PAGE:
In spite of Mamaji’s devoted nursing care, the tiny baby died, and Mamaji sent word to its father. A few weeks later a group of men arrived from the hill country of Nepal. They had no baby with them, and Mamaji could not understand their language. A national worker on the grounds interpreted their request. “They want to see the talking God,” he said. Finally one of the men mentioned the tiny baby that had died. Mamaji assured them she had sent word to the father. They made clear that they cared nothing about the baby. But its father had hid outside Mamaji’s bedroom window that night she got up each hour to care for the babies. Her “god” called her! Finally, Mamaji understood. When she turned off and reset the alarm each hour that night, the man thought she was bowing to a god. He had told these men what he saw, and now they wanted to see her alarm clock! One of the children brought the clock, and Mamaji showed the men how it worked. Then, carefully choosing her words, she told them about the God in heaven who loved them and wanted them to know Him. They heard the plan of salvation for the first time!
For months, groups of men came to Mamaji’s porch asking to see the “talking god.” Apparently, the baby’s father was traveling through an area where missionaries could not go and telling his story. God had used a tiny baby and an alarm clock to bring scores of people to her porch to hear about Jesus and His love.
Mamaji soon found that she was able to cross the border into Nepal without police permission, as she was escorted by border guards whom she had raised. A string of churches was planted in southern Nepal, and much of the leadership of the Pentecostal church traced their roots to her ministry. God saw the need in a remote part of the world and He enabled a young single woman to raise up believers, teachers, laborers, and pastors who would go where missionaries could not go. Mamaji’s abandoned babies became men and women of the Spirit who built His church in India and Nepal. In three decades of service on the Nepali border, Mamaji raised 420 children in the Nur Children’s Home, teaching each of them about the love of Christ.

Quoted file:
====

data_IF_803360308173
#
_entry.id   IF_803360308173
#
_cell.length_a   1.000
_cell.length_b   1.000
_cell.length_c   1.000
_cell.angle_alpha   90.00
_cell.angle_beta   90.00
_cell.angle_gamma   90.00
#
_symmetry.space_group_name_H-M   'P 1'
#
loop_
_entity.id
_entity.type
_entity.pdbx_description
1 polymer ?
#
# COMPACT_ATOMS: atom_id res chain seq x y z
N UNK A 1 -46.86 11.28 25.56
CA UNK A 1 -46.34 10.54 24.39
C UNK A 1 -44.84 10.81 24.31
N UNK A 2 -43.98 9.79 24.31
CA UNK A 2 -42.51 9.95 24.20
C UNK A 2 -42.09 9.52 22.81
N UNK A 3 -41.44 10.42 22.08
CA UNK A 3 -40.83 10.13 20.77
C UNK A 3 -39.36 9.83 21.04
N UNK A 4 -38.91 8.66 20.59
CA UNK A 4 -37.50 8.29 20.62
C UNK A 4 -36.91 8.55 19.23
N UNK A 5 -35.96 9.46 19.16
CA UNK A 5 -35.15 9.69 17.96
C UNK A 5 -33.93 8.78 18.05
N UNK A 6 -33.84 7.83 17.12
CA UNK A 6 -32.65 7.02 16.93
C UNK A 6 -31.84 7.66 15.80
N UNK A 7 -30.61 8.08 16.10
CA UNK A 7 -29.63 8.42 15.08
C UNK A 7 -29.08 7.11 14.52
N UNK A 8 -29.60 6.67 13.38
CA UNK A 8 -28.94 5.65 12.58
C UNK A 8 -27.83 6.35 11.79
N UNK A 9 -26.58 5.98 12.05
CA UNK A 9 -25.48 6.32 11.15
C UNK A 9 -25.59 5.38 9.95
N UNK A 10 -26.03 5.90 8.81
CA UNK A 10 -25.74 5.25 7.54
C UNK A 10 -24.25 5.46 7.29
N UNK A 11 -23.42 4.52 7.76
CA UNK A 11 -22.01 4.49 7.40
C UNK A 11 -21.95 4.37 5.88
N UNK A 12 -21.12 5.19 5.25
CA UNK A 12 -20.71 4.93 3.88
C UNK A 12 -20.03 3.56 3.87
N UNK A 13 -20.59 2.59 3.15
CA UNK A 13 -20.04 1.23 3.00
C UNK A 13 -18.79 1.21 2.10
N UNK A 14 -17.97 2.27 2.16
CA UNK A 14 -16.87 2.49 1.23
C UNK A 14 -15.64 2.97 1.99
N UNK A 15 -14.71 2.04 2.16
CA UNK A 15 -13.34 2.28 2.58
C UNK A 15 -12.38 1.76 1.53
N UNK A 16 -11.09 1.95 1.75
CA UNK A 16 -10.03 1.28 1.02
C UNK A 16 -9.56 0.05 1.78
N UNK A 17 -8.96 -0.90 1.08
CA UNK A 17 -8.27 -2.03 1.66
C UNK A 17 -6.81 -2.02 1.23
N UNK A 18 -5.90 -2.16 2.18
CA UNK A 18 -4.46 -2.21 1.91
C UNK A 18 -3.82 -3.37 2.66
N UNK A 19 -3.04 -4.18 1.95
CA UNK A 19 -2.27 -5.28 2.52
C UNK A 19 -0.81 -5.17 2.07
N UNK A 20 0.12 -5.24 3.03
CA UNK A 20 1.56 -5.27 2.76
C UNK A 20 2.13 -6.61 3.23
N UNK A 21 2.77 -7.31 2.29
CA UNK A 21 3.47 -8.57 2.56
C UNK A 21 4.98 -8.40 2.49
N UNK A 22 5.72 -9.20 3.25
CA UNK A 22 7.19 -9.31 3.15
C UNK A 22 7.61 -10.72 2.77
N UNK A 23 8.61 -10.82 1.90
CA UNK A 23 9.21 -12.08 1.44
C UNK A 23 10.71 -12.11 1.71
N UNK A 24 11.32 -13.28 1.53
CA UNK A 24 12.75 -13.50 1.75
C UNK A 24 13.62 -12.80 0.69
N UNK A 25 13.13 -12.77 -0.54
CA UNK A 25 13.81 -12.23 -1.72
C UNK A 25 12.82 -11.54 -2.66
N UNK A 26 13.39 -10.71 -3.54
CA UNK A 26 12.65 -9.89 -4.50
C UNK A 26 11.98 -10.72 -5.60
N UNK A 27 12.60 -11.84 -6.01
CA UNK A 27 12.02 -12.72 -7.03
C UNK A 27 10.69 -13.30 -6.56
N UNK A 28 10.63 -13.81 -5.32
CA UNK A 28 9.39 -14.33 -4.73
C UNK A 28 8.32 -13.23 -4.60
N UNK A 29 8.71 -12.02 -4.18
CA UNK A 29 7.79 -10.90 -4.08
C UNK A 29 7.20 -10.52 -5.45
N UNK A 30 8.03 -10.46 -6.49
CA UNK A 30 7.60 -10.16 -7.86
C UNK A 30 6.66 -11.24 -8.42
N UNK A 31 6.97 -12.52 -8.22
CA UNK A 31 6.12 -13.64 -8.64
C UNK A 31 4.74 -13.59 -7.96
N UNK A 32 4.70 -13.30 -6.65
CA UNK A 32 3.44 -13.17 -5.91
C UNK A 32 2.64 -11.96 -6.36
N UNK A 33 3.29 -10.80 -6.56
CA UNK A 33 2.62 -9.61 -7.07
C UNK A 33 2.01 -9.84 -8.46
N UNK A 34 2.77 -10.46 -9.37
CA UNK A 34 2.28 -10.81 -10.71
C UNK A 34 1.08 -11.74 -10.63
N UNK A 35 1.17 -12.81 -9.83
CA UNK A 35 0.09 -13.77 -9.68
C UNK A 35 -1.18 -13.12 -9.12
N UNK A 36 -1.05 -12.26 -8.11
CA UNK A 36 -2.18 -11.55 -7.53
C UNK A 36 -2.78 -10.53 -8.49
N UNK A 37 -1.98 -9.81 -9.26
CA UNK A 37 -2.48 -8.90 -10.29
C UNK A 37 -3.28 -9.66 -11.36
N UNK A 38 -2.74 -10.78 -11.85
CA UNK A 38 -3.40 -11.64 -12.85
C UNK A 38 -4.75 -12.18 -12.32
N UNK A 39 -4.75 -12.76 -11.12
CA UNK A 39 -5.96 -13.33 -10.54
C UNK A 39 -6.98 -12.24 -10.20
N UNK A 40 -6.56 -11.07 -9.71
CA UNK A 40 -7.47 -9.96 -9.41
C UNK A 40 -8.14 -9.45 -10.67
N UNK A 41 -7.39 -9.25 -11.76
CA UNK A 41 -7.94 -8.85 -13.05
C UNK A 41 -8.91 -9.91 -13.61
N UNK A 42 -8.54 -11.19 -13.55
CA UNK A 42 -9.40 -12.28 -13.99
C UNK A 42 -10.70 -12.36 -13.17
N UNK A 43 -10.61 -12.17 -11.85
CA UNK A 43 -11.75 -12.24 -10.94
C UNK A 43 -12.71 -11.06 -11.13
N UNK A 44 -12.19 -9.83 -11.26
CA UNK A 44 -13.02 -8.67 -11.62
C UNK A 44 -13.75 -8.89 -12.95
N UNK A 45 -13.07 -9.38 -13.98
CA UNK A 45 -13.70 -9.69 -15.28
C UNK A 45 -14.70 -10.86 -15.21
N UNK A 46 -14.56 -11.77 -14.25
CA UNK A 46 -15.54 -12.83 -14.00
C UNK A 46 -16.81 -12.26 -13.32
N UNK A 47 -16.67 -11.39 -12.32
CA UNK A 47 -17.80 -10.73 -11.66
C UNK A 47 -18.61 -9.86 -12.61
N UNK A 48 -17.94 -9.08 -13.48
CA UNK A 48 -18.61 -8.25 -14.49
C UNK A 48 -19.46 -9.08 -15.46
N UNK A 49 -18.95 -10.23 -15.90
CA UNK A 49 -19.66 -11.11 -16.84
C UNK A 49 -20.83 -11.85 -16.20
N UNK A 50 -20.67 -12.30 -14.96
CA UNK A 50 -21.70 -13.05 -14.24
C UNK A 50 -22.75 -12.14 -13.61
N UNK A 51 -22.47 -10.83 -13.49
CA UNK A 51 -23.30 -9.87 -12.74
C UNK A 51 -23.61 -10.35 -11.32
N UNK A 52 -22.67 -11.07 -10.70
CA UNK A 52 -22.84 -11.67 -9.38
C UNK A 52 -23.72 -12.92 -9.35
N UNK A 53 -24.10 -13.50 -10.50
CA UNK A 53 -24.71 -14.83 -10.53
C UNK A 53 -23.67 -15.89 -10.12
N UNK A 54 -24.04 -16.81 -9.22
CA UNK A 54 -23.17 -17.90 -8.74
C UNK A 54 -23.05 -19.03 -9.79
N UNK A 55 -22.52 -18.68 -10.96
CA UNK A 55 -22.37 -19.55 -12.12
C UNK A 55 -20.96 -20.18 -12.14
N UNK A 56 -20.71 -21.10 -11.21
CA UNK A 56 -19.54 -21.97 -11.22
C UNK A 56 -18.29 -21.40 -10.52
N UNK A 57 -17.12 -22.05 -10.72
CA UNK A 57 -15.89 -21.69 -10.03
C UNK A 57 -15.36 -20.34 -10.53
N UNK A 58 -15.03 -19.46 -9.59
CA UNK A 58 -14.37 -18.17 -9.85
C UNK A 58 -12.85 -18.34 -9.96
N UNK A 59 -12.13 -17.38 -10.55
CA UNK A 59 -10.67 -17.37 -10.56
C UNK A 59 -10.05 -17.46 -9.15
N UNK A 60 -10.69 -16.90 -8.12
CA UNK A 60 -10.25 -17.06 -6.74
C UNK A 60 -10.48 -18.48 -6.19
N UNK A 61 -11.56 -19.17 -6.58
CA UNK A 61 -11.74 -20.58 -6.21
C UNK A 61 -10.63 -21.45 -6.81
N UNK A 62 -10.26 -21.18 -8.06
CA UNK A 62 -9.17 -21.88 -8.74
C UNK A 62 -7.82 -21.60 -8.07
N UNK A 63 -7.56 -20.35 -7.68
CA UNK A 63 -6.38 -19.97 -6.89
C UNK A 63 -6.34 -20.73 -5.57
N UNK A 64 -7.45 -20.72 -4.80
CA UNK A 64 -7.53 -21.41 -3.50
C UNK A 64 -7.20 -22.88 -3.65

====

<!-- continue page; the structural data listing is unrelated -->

Anna Tomaseck retired in 1976 at age 74. She moved to Maranatha Village in Springfield, Missouri, and passed away five years later.
In Matthew 25:35-40 Jesus explains that what we do for the “least of these” – those among us in need but ignored, not considered worthy of our attention – if we serve them, it’s the same as serving Jesus. If Jesus were here in person, wouldn’t we rush to serve Him? This week let Jesus show you those who need to see His love through your service.
Personal notes: Snow still on the ground under heavy clouds and light rain in Springfield, MO, today. The winter storm has moved on and warmer weather is promised for this week. Yesterday was the first day in 2 weeks that our temps got above freezing. My helper fills the bird feeders often, and the birds keep emptying them. It’s something we are glad to do! My physical strength continues to decline; it takes me longer to do less! Please continue to pray for strength and opportunities to serve Jesus. Your comments and notes bless me. Thank you! Peace, jwb